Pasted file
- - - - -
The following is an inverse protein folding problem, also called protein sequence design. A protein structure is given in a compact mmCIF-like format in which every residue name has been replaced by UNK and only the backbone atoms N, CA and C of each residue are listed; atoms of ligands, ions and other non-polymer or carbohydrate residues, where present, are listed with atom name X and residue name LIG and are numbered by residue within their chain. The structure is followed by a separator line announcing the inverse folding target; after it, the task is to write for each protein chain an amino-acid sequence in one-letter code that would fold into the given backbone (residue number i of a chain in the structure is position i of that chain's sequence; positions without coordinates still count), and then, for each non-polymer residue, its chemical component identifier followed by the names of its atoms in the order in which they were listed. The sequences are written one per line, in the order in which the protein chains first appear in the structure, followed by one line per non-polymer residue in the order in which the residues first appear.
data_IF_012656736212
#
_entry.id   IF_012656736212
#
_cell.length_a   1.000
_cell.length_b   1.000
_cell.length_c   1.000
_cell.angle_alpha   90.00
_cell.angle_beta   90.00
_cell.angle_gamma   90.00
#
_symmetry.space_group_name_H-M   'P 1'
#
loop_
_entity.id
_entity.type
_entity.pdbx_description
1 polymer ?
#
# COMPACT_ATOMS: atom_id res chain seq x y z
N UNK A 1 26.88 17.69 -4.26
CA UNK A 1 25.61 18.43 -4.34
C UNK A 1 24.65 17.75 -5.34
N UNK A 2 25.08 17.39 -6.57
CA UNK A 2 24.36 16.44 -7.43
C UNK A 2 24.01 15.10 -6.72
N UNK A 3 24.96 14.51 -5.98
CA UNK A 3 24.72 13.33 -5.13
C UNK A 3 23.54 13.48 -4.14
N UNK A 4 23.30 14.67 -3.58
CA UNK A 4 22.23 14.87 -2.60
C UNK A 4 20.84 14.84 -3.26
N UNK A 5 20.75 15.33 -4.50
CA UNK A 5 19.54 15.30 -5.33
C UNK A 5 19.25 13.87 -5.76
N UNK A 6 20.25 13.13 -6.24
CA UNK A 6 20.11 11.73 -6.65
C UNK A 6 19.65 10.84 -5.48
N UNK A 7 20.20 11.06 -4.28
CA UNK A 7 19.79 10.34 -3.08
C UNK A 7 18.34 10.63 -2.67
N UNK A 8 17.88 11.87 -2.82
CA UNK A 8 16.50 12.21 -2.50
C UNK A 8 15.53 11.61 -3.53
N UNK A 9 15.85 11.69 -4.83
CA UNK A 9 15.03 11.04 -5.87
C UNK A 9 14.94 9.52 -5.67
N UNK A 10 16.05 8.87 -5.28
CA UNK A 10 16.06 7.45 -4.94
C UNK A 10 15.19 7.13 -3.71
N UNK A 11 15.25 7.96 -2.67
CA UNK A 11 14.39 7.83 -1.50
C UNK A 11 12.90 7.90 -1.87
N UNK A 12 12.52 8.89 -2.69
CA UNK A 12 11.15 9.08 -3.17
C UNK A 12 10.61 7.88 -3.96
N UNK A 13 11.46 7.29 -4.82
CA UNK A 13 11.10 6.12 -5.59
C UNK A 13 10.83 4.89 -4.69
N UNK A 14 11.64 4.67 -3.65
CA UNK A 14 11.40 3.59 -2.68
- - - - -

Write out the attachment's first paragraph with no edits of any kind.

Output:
The following is an inverse protein folding problem, also called protein sequence design. A protein structure is given in a compact mmCIF-like format in which every residue name has been replaced by UNK and only the backbone atoms N, CA and C of each residue are listed; atoms of ligands, ions and other non-polymer or carbohydrate residues, where present, are listed with atom name X and residue name LIG and are numbered by residue within their chain. The structure is followed by a separator line announcing the inverse folding target; after it, the task is to write for each protein chain an amino-acid sequence in one-letter code that would fold into the given backbone (residue number i of a chain in the structure is position i of that chain's sequence; positions without coordinates still count), and then, for each non-polymer residue, its chemical component identifier followed by the names of its atoms in the order in which they were listed. The sequences are written one per line, in the order in which the protein chains first appear in the structure, followed by one line per non-polymer residue in the order in which the residues first appear.